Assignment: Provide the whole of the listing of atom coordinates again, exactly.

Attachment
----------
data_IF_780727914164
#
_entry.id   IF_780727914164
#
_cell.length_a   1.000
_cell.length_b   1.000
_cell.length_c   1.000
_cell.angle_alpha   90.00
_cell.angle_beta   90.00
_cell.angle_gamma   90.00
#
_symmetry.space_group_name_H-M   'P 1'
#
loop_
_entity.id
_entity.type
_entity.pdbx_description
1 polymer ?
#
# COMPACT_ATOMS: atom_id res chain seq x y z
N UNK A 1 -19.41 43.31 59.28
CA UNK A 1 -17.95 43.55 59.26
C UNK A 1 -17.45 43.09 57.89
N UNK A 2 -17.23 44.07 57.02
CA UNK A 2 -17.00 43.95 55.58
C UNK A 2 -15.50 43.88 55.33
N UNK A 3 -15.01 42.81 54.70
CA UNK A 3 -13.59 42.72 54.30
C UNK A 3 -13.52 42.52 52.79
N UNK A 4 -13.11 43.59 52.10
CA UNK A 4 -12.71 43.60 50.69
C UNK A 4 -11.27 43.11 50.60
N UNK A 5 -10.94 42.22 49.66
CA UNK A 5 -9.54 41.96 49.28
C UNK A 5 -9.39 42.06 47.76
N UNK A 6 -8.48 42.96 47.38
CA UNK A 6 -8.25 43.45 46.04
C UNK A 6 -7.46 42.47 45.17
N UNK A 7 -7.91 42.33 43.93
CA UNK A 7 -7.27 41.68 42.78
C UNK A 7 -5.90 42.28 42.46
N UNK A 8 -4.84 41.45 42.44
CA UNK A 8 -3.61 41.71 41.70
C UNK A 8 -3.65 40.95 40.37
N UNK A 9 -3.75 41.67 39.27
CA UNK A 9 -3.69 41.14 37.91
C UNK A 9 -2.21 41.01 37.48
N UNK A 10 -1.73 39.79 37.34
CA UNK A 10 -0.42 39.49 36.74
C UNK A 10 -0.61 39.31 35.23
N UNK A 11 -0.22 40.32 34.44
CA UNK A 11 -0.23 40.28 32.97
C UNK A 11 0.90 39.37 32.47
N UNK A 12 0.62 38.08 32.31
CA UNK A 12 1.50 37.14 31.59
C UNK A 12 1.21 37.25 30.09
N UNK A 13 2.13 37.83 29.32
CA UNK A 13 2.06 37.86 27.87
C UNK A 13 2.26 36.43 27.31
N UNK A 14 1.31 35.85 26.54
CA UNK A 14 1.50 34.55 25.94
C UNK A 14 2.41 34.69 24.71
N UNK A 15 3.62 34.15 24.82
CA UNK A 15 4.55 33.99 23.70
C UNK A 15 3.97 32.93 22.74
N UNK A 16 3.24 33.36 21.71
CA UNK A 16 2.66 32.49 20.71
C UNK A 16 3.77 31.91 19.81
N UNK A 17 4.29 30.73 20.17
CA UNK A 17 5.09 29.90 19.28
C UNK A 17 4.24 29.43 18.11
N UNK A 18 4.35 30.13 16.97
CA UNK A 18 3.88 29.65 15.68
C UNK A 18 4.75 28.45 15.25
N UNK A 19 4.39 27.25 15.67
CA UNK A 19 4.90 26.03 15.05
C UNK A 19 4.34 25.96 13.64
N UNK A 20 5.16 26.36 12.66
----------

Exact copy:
data_IF_780727914164
#
_entry.id   IF_780727914164
#
_cell.length_a   1.000
_cell.length_b   1.000
_cell.length_c   1.000
_cell.angle_alpha   90.00
_cell.angle_beta   90.00
_cell.angle_gamma   90.00
#
_symmetry.space_group_name_H-M   'P 1'
#
loop_
_entity.id
_entity.type
_entity.pdbx_description
1 polymer ?
#
# COMPACT_ATOMS: atom_id res chain seq x y z
N UNK A 1 -19.41 43.31 59.28
CA UNK A 1 -17.95 43.55 59.26
C UNK A 1 -17.45 43.09 57.89
N UNK A 2 -17.23 44.07 57.02
CA UNK A 2 -17.00 43.95 55.58
C UNK A 2 -15.50 43.88 55.33
N UNK A 3 -15.01 42.81 54.70
CA UNK A 3 -13.59 42.72 54.30
C UNK A 3 -13.52 42.52 52.79
N UNK A 4 -13.11 43.59 52.10
CA UNK A 4 -12.71 43.60 50.69
C UNK A 4 -11.27 43.11 50.60
N UNK A 5 -10.94 42.22 49.66
CA UNK A 5 -9.54 41.96 49.28
C UNK A 5 -9.39 42.06 47.76
N UNK A 6 -8.48 42.96 47.38
CA UNK A 6 -8.25 43.45 46.04
C UNK A 6 -7.46 42.47 45.17
N UNK A 7 -7.91 42.33 43.93
CA UNK A 7 -7.27 41.68 42.78
C UNK A 7 -5.90 42.28 42.46
N UNK A 8 -4.84 41.45 42.44
CA UNK A 8 -3.61 41.71 41.70
C UNK A 8 -3.65 40.95 40.37
N UNK A 9 -3.75 41.67 39.27
CA UNK A 9 -3.69 41.14 37.91
C UNK A 9 -2.21 41.01 37.48
N UNK A 10 -1.73 39.79 37.34
CA UNK A 10 -0.42 39.49 36.74
C UNK A 10 -0.61 39.31 35.23
N UNK A 11 -0.22 40.32 34.44
CA UNK A 11 -0.23 40.28 32.97
C UNK A 11 0.90 39.37 32.47
N UNK A 12 0.62 38.08 32.31
CA UNK A 12 1.50 37.14 31.59
C UNK A 12 1.21 37.25 30.09
N UNK A 13 2.13 37.83 29.32
CA UNK A 13 2.06 37.86 27.87
C UNK A 13 2.26 36.43 27.31
N UNK A 14 1.31 35.85 26.54
CA UNK A 14 1.50 34.55 25.94
C UNK A 14 2.41 34.69 24.71
N UNK A 15 3.62 34.15 24.82
CA UNK A 15 4.55 33.99 23.70
C UNK A 15 3.97 32.93 22.74
N UNK A 16 3.24 33.36 21.71
CA UNK A 16 2.66 32.49 20.71
C UNK A 16 3.77 31.91 19.81
N UNK A 17 4.29 30.73 20.17
CA UNK A 17 5.09 29.90 19.28
C UNK A 17 4.24 29.43 18.11
N UNK A 18 4.35 30.13 16.97
CA UNK A 18 3.88 29.65 15.68
C UNK A 18 4.75 28.45 15.25
N UNK A 19 4.39 27.25 15.67
CA UNK A 19 4.90 26.03 15.05
C UNK A 19 4.34 25.96 13.64
N UNK A 20 5.16 26.36 12.66